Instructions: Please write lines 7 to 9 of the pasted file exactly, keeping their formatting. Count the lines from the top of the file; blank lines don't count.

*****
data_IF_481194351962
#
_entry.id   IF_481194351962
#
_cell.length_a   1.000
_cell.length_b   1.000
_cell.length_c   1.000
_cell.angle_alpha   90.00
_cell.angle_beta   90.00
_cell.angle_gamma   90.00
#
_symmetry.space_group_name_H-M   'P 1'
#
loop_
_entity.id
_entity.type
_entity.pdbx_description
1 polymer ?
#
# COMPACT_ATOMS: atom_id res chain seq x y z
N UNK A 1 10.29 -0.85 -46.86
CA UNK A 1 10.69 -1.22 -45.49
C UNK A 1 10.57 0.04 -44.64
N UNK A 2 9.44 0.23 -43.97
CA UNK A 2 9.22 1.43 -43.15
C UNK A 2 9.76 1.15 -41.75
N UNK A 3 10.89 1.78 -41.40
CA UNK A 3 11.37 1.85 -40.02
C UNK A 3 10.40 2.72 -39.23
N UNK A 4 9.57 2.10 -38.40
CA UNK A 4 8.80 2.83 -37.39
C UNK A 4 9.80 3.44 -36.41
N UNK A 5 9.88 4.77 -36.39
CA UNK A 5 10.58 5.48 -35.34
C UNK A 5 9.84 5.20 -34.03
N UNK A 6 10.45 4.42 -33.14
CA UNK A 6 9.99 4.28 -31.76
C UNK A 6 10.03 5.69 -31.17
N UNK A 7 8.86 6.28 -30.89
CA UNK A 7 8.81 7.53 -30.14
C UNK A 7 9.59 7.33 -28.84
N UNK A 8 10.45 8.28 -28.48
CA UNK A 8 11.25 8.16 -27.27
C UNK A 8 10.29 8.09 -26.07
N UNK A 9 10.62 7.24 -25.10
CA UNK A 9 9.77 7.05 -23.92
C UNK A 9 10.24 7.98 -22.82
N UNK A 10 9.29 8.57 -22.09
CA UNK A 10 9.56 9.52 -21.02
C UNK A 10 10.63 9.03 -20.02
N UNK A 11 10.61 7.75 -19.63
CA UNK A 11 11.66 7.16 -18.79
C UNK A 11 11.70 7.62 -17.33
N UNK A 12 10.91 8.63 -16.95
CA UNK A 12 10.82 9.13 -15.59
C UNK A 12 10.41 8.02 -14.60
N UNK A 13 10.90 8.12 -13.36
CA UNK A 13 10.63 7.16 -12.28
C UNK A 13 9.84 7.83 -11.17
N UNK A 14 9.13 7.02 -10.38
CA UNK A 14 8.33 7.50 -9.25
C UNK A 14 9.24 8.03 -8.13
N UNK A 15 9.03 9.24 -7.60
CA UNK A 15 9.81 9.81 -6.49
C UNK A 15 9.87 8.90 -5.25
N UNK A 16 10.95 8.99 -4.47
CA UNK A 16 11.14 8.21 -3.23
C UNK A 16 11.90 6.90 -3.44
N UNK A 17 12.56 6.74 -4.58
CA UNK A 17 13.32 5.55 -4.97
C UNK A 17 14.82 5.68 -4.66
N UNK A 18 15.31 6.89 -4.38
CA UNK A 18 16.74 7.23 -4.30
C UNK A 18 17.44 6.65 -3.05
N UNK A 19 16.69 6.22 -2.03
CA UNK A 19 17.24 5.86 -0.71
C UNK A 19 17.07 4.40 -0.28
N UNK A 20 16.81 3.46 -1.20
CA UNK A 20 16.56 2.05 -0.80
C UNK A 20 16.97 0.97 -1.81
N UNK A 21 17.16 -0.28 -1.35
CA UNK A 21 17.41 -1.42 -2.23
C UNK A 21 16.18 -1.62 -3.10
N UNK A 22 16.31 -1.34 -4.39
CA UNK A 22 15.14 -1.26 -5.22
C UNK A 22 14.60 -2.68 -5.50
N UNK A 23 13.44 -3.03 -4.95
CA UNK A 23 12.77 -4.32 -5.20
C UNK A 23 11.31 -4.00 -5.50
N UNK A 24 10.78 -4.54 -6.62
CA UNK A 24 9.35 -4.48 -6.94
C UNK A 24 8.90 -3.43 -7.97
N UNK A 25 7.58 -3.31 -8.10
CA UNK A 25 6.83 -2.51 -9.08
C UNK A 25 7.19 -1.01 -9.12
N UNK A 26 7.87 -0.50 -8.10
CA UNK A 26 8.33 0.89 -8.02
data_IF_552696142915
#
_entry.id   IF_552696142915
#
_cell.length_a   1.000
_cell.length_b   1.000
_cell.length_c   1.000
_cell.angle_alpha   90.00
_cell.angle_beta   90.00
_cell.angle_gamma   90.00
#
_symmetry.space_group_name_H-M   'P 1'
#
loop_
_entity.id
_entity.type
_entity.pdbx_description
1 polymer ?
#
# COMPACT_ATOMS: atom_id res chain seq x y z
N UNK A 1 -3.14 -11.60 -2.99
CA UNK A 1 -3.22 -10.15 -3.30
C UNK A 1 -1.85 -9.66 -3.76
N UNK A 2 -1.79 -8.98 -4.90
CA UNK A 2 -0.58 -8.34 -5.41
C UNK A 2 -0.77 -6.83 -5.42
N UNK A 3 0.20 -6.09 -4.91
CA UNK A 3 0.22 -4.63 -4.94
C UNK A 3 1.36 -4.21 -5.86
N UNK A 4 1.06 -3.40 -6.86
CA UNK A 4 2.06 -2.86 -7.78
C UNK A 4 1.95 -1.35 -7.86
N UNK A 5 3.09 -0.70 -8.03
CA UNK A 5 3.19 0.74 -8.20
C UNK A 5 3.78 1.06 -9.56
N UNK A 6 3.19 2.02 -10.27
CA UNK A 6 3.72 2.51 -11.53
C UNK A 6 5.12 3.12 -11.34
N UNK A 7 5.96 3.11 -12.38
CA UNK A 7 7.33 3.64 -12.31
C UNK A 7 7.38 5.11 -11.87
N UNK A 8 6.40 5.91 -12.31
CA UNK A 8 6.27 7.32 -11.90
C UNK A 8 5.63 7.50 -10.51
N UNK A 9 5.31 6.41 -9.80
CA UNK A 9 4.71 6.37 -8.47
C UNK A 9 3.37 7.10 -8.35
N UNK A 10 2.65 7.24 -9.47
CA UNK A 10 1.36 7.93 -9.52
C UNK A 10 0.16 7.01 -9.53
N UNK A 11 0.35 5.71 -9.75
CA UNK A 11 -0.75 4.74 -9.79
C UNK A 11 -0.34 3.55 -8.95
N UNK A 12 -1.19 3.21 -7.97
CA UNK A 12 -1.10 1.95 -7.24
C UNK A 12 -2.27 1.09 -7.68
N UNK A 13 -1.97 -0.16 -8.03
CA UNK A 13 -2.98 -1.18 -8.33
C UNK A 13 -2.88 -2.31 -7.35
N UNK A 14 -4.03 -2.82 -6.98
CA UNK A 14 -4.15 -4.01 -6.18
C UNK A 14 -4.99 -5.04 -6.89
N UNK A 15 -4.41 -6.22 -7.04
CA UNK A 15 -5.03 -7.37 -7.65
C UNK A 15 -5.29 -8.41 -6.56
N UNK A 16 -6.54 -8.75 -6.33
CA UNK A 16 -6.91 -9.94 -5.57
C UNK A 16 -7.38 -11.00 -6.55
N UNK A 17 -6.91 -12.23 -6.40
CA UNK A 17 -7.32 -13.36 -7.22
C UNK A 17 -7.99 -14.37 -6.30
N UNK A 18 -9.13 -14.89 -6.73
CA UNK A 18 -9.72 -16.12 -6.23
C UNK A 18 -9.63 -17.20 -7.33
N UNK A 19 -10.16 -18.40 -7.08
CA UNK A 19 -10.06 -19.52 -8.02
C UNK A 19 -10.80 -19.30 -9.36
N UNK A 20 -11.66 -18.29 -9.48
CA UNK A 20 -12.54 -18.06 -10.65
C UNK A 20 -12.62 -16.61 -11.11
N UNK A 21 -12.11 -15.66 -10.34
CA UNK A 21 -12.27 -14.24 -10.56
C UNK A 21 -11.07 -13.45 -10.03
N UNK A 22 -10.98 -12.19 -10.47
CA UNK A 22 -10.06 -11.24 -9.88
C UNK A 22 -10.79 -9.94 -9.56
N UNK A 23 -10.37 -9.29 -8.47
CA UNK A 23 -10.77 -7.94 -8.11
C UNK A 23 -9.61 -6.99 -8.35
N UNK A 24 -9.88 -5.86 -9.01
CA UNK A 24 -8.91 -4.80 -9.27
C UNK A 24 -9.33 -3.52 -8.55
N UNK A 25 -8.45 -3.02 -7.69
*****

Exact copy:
_cell.length_c   1.000
_cell.angle_alpha   90.00
_cell.angle_beta   90.00